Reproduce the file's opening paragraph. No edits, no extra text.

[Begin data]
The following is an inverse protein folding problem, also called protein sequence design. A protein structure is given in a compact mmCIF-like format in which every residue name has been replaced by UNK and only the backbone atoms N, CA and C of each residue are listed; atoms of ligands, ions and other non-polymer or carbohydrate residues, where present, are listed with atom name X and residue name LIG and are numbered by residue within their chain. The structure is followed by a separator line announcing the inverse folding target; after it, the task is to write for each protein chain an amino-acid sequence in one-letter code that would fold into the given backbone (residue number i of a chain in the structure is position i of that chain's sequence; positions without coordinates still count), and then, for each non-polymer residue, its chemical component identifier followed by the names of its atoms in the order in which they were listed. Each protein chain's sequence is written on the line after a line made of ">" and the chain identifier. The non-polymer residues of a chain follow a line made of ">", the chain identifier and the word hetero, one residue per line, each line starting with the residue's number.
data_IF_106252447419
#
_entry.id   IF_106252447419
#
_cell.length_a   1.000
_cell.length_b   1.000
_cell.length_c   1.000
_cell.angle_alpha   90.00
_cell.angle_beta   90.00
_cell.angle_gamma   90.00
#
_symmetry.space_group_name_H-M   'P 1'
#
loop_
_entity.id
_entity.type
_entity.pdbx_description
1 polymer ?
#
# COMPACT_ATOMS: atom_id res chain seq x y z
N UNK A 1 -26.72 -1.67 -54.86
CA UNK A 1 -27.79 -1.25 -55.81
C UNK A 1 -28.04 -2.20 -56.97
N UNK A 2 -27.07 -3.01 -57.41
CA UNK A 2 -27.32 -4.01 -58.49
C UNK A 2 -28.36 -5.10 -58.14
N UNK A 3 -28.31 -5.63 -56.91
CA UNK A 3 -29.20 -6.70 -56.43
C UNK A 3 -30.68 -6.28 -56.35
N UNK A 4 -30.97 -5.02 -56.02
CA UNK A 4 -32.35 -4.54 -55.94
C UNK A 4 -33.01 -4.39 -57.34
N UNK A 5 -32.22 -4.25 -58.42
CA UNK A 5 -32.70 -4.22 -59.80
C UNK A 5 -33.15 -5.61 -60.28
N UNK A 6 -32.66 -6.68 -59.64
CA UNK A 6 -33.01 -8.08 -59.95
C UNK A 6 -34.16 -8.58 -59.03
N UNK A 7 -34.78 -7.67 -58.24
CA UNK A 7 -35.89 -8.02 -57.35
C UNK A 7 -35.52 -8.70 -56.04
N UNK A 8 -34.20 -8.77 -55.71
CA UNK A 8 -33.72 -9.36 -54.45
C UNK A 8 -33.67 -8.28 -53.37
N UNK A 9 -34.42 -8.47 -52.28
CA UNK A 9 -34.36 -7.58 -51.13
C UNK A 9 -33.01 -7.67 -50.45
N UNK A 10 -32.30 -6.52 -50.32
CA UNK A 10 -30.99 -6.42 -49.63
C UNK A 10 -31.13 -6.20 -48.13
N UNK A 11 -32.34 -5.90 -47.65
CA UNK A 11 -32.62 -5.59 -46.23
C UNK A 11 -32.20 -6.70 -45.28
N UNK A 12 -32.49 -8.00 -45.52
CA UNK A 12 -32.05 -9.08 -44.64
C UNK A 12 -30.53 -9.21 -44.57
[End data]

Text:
The following is an inverse protein folding problem, also called protein sequence design. A protein structure is given in a compact mmCIF-like format in which every residue name has been replaced by UNK and only the backbone atoms N, CA and C of each residue are listed; atoms of ligands, ions and other non-polymer or carbohydrate residues, where present, are listed with atom name X and residue name LIG and are numbered by residue within their chain. The structure is followed by a separator line announcing the inverse folding target; after it, the task is to write for each protein chain an amino-acid sequence in one-letter code that would fold into the given backbone (residue number i of a chain in the structure is position i of that chain's sequence; positions without coordinates still count), and then, for each non-polymer residue, its chemical component identifier followed by the names of its atoms in the order in which they were listed. Each protein chain's sequence is written on the line after a line made of ">" and the chain identifier. The non-polymer residues of a chain follow a line made of ">", the chain identifier and the word hetero, one residue per line, each line starting with the residue's number.